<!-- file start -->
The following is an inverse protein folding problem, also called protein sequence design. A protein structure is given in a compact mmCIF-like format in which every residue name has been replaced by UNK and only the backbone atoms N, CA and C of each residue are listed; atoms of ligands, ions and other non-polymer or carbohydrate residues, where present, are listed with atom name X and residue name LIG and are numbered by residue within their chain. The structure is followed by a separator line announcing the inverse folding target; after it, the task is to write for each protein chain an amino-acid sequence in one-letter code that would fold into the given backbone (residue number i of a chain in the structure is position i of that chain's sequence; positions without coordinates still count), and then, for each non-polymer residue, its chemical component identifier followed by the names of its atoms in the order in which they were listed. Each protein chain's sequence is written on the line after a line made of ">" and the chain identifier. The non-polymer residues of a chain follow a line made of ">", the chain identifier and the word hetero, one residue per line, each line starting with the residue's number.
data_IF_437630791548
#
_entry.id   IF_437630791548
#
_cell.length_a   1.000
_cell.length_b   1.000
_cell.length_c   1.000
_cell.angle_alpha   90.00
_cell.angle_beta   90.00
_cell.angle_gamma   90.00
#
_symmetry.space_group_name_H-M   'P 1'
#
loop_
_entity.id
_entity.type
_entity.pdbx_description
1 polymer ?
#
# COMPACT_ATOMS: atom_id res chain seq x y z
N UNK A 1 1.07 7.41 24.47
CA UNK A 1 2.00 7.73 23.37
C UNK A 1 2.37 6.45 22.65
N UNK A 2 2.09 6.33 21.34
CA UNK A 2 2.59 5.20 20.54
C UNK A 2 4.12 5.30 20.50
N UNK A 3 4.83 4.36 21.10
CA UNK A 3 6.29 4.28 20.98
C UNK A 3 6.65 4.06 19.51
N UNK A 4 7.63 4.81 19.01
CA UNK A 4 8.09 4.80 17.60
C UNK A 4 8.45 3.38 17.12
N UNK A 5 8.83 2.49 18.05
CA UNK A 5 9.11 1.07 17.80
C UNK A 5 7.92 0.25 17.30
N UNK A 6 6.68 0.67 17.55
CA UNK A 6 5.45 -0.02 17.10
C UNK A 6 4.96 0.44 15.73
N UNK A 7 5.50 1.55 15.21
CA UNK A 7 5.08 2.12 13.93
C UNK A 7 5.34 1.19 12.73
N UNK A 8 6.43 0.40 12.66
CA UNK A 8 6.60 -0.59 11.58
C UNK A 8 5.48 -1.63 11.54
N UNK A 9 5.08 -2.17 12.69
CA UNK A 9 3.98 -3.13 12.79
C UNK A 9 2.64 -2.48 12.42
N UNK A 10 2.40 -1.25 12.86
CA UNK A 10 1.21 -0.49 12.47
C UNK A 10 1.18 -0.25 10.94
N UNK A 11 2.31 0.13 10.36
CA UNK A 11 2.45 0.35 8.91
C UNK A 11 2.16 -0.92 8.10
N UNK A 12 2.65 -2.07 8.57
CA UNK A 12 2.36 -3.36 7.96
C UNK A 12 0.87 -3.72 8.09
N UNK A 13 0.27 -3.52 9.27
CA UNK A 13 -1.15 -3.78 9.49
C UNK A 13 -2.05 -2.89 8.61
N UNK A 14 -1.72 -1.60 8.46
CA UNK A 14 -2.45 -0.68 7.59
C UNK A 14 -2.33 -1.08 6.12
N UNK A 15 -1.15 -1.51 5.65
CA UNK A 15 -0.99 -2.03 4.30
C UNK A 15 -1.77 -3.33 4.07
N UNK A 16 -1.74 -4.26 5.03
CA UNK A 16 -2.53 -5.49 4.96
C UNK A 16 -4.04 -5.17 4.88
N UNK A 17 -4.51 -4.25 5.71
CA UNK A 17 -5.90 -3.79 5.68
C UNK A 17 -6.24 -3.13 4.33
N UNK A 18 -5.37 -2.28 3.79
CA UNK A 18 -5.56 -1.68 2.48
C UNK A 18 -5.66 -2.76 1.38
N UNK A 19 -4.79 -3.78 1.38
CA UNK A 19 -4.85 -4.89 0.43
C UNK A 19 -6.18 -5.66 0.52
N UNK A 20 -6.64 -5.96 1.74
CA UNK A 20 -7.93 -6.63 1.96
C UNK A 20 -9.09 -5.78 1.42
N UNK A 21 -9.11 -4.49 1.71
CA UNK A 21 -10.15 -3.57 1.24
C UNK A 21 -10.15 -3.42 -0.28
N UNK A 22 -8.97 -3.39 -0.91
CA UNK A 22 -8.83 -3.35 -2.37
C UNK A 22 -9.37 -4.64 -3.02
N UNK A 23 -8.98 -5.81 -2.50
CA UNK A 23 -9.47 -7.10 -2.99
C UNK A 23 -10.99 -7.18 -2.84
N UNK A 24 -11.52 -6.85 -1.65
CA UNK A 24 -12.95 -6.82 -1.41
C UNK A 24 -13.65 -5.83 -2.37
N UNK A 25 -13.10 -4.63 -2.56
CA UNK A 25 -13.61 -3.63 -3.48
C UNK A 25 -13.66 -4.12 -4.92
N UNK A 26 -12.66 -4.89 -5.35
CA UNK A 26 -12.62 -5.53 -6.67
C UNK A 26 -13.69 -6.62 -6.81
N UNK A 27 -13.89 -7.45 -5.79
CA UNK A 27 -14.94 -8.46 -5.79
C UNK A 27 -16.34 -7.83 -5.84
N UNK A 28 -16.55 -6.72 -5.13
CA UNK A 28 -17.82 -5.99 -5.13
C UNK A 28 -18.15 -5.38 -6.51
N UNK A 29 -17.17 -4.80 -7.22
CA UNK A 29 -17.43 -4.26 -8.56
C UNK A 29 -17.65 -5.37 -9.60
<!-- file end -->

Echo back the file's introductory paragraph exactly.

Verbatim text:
The following is an inverse protein folding problem, also called protein sequence design. A protein structure is given in a compact mmCIF-like format in which every residue name has been replaced by UNK and only the backbone atoms N, CA and C of each residue are listed; atoms of ligands, ions and other non-polymer or carbohydrate residues, where present, are listed with atom name X and residue name LIG and are numbered by residue within their chain. The structure is followed by a separator line announcing the inverse folding target; after it, the task is to write for each protein chain an amino-acid sequence in one-letter code that would fold into the given backbone (residue number i of a chain in the structure is position i of that chain's sequence; positions without coordinates still count), and then, for each non-polymer residue, its chemical component identifier followed by the names of its atoms in the order in which they were listed. Each protein chain's sequence is written on the line after a line made of ">" and the chain identifier. The non-polymer residues of a chain follow a line made of ">", the chain identifier and the word hetero, one residue per line, each line starting with the residue's number.